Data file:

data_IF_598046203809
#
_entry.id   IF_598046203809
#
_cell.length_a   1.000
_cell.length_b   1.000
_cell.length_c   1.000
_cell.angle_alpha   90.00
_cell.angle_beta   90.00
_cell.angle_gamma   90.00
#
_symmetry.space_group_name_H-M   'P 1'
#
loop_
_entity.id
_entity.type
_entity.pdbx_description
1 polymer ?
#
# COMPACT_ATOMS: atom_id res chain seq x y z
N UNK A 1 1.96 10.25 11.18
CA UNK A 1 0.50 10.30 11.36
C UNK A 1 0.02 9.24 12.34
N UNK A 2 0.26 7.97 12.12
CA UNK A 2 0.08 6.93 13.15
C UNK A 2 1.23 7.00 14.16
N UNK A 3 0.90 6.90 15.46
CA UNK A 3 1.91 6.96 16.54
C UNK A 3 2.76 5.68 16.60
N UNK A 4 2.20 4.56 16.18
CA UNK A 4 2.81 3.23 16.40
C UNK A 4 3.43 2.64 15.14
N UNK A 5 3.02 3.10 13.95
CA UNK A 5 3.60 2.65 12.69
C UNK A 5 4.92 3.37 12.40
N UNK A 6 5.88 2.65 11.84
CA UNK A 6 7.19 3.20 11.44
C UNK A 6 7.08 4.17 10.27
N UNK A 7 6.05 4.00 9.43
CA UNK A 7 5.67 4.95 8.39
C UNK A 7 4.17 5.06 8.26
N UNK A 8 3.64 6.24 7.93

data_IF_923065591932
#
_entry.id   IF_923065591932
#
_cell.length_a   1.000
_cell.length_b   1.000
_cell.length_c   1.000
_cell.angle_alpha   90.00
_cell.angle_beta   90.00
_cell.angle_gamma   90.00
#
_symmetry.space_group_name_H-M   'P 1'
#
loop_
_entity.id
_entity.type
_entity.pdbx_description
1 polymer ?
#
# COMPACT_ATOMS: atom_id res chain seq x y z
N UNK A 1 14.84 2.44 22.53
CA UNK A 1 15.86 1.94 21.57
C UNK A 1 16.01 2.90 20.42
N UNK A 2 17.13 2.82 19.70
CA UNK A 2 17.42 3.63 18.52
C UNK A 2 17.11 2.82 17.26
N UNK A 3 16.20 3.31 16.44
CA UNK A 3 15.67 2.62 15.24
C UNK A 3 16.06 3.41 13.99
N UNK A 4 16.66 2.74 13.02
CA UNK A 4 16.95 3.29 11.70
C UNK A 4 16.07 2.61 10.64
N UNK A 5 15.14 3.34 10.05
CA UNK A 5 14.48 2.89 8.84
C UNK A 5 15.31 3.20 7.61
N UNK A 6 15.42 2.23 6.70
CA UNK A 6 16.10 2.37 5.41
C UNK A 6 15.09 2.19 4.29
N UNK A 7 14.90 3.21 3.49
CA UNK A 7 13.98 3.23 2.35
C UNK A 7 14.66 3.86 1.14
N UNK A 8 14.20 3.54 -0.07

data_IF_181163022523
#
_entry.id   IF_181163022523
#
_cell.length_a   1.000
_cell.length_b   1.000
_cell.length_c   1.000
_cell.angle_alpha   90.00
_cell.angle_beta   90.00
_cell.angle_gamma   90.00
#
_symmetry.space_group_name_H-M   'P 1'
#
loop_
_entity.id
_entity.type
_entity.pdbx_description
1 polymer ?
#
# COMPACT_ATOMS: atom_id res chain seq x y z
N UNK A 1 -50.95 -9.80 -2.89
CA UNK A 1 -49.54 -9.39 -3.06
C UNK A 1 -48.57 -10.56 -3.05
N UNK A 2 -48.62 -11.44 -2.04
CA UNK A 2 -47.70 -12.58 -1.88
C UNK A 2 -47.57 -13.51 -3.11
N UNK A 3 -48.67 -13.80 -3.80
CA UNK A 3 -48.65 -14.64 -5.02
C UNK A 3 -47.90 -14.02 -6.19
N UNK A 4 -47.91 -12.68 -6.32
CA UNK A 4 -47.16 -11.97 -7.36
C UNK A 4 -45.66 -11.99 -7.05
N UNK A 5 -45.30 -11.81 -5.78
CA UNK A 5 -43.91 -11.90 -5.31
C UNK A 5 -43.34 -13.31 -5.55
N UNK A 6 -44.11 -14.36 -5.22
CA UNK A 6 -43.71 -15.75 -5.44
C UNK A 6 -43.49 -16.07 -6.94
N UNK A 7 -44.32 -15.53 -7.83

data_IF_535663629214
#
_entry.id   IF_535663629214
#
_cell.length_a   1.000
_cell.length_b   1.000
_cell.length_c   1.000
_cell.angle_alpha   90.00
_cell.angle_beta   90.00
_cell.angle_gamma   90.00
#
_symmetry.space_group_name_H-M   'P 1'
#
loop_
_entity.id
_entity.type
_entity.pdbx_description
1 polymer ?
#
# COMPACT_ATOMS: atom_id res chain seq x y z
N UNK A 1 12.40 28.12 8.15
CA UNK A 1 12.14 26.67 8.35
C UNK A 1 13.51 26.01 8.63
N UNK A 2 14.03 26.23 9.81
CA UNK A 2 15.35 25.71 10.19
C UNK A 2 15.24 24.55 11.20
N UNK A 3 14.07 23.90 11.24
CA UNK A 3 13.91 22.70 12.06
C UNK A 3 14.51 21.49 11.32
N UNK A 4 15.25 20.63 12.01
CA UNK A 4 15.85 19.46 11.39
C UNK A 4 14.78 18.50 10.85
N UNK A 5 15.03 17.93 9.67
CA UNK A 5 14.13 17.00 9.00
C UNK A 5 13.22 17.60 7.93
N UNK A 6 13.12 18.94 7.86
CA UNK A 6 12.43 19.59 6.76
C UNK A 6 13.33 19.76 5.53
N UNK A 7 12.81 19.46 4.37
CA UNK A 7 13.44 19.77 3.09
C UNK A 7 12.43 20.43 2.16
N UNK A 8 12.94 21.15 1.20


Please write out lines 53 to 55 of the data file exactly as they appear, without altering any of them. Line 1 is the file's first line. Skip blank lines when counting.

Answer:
#
_symmetry.space_group_name_H-M   'P 1'
#